Top five insights from the 2021 CyberEdge Cyberthreat Defense Report

For the last eight years, the Cyberthreat Defense Report has been helping enterprise security professionals gauge their internal practices and security investments against their peers across multiple countries and industries. The report is based upon data from 1,200 qualified IT security professionals from organizations with more than 500 employees, representing 19 industries in 17 countries across the globe.

The report provides comprehensive insight into cyberattacks and data breaches, and explores in detail the techniques that cybercriminals and other bad actors use. Get a free copy of the complete report here.

Here are the top five insights from the report, according to CyberEdge:

  1. Year-over-year, successful cyberattacks made their biggest jump in six years. In 2021, the percentage of organizations experiencing a successful cyberattack rose to 86%, a 5.5% increase over the prior year. CyberEdge believes this increase is due in large part to the precipitous rise in BYOD policy adoptions that exposed enterprises to unprecedented third-party risks.
  2. Enterprises are paying more ransoms to cybercriminals to recover data. 69% of organizations have been victimized by ransomware attacks, an all-time high. The percentage of ransom-paying organizations that recover their compromised data has increased steadily in recent years, from 49% in 2018 to 72% in 2021. Cybercriminals have learned that withholding data following payment receipt is bad for business. Unfortunately, this trend has compelled most victims to pay ransoms (57% in 2021), which funds more attacks, resulting in more victims than ever before.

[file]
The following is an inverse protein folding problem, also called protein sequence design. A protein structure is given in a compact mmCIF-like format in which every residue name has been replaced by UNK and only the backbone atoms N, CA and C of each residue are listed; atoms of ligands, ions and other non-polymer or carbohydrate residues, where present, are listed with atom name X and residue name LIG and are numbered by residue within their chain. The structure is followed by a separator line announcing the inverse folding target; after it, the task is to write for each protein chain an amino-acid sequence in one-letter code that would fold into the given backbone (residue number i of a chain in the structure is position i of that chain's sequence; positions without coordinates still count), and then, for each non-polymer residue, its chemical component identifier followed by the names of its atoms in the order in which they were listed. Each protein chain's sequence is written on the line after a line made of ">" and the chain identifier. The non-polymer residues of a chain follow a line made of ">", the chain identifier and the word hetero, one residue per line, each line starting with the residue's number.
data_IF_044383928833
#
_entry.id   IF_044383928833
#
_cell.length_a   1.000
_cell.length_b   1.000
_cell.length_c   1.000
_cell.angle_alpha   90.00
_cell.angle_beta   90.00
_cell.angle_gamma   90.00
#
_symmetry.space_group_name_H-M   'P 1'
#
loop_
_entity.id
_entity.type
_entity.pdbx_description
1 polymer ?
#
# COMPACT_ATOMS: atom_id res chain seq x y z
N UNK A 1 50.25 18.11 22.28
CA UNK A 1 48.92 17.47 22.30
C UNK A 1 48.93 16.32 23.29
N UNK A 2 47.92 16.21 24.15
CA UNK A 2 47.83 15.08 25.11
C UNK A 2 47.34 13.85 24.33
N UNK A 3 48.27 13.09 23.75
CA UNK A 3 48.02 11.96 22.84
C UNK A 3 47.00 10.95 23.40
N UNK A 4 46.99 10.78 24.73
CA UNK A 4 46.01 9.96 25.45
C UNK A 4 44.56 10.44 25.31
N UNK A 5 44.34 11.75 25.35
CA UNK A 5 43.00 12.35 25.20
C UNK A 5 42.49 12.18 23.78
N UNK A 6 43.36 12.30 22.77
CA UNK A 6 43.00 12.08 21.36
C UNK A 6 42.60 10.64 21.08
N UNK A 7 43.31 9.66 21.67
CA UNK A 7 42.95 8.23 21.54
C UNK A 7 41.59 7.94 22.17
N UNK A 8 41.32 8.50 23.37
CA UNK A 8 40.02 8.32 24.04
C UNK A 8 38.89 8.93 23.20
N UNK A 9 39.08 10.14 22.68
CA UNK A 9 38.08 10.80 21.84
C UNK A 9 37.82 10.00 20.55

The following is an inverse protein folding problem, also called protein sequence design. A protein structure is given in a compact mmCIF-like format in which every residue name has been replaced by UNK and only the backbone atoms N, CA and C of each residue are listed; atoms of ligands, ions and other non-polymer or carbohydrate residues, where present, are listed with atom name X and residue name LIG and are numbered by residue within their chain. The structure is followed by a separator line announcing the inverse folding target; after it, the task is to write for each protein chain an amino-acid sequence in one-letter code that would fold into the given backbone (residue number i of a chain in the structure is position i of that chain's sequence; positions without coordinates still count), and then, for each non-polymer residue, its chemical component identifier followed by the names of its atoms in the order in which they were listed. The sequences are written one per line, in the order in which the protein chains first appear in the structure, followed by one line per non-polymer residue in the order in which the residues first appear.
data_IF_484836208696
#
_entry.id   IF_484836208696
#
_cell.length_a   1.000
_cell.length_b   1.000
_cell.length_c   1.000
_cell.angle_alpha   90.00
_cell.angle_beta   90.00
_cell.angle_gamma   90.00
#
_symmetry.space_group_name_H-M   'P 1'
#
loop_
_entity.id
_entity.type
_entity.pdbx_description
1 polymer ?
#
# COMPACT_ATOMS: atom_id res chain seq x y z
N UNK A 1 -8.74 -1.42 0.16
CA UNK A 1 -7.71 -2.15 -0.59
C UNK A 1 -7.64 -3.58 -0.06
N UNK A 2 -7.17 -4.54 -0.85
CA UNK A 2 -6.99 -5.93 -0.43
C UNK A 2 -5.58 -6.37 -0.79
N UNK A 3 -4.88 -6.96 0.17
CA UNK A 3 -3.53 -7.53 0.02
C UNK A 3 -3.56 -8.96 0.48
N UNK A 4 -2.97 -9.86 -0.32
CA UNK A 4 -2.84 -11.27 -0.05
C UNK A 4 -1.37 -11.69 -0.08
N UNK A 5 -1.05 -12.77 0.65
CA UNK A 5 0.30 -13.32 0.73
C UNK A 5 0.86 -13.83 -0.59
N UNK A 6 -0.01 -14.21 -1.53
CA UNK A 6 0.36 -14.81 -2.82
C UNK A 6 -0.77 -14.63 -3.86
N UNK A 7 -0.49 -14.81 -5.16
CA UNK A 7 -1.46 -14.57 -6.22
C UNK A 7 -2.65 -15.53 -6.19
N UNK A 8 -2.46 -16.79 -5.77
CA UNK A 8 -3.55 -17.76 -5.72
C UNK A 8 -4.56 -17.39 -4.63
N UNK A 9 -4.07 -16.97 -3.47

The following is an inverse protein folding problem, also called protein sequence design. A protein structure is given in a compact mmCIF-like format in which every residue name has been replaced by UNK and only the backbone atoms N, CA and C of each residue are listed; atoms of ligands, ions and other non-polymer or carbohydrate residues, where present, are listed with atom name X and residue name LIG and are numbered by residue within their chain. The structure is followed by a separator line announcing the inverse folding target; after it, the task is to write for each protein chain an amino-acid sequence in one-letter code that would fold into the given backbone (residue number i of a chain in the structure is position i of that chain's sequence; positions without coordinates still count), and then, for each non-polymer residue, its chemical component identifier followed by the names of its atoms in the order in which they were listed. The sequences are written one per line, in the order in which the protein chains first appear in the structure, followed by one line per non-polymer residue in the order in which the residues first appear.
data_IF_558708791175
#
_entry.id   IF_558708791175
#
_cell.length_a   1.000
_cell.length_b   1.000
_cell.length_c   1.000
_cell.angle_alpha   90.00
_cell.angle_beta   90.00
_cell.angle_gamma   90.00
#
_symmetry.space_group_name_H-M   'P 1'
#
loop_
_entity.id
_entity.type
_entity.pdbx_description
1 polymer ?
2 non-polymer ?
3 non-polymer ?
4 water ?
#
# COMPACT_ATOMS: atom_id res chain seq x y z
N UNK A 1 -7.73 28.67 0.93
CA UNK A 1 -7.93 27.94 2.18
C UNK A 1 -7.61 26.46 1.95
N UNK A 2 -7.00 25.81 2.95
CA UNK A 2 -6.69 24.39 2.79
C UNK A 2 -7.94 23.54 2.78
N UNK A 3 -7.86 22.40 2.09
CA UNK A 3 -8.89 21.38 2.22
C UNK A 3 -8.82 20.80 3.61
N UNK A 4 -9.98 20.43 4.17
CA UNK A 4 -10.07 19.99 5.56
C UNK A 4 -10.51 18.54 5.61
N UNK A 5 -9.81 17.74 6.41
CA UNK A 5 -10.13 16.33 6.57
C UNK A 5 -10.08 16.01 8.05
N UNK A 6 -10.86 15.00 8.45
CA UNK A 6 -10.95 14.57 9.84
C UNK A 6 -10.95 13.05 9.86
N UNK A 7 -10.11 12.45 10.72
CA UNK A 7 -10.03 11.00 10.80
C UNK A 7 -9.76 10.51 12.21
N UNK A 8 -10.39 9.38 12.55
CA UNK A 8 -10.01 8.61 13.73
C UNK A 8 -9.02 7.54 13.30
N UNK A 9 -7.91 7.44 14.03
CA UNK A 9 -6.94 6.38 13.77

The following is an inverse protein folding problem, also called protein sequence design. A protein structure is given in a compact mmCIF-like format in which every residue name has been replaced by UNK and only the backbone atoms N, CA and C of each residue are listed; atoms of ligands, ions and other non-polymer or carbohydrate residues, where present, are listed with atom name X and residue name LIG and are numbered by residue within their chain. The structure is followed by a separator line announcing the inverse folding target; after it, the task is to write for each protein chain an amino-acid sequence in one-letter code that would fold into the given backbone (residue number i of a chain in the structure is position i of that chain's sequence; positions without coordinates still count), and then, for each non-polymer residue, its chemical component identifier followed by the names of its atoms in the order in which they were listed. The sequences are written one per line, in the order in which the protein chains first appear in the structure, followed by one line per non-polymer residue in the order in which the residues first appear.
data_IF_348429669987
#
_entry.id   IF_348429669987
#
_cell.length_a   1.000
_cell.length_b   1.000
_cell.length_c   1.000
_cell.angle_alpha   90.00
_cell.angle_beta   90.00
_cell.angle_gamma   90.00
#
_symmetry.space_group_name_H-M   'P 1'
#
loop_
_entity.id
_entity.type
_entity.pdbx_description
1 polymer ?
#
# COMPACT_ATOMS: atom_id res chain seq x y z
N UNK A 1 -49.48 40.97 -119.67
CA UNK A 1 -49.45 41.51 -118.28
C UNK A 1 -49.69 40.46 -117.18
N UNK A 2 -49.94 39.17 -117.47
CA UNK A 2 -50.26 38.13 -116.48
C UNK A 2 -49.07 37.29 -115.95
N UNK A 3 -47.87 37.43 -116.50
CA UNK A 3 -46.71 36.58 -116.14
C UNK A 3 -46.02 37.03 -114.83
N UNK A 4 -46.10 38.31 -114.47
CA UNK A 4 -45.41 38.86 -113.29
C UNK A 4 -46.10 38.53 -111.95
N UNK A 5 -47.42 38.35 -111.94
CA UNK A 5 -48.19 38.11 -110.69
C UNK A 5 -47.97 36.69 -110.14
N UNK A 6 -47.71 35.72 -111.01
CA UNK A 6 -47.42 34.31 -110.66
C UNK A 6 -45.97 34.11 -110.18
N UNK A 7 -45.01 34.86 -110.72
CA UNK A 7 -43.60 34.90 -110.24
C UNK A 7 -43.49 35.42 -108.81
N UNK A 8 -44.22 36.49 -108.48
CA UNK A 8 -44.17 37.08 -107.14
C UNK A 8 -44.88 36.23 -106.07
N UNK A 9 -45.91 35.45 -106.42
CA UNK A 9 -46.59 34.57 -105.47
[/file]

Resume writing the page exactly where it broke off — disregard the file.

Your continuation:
3. More enterprises are adopting cloud security solutions. The pandemic has created more interest in cloud-based IT security solutions than ever before. A year ago, 36% of security applications and services were delivered via the cloud. This year, that number has risen to 41%.
  4. Organizations are slowing down spending on IT security. CyberEdge reports that for the first time since they started tracking spending data, the percentage of a typical IT budget spent on security has remained flat (13%) and not risen. For the first time since they began creating these reports, the percentage of organizations with rising security budgets has fallen (from 85% to 78%), and the average budget increase has also declined (from +5% to +4%). IT security spending is still rising, but at a slower pace than usual.
  5. There is pessimism in the air. Eight years ago, 38% of respondents reported it was more likely than not that their company would be compromised by a successful cyberattack in the coming year. Today, that number has doubled to 76%. This point corroborates Gartner’s assertion that there are two types of companies in the world: Those that have been breached – and those that don’t know it yet. It is also consistent with Imperva’s research on cyberattacks. Imperva Research Labs predicted that in 2021, the number of breaches will reach 1,500, with up to 40 billion records compromised. In January 2021, Imperva recently reported that more than 870 million records were compromised — more than the total number of compromised records for all of 2017.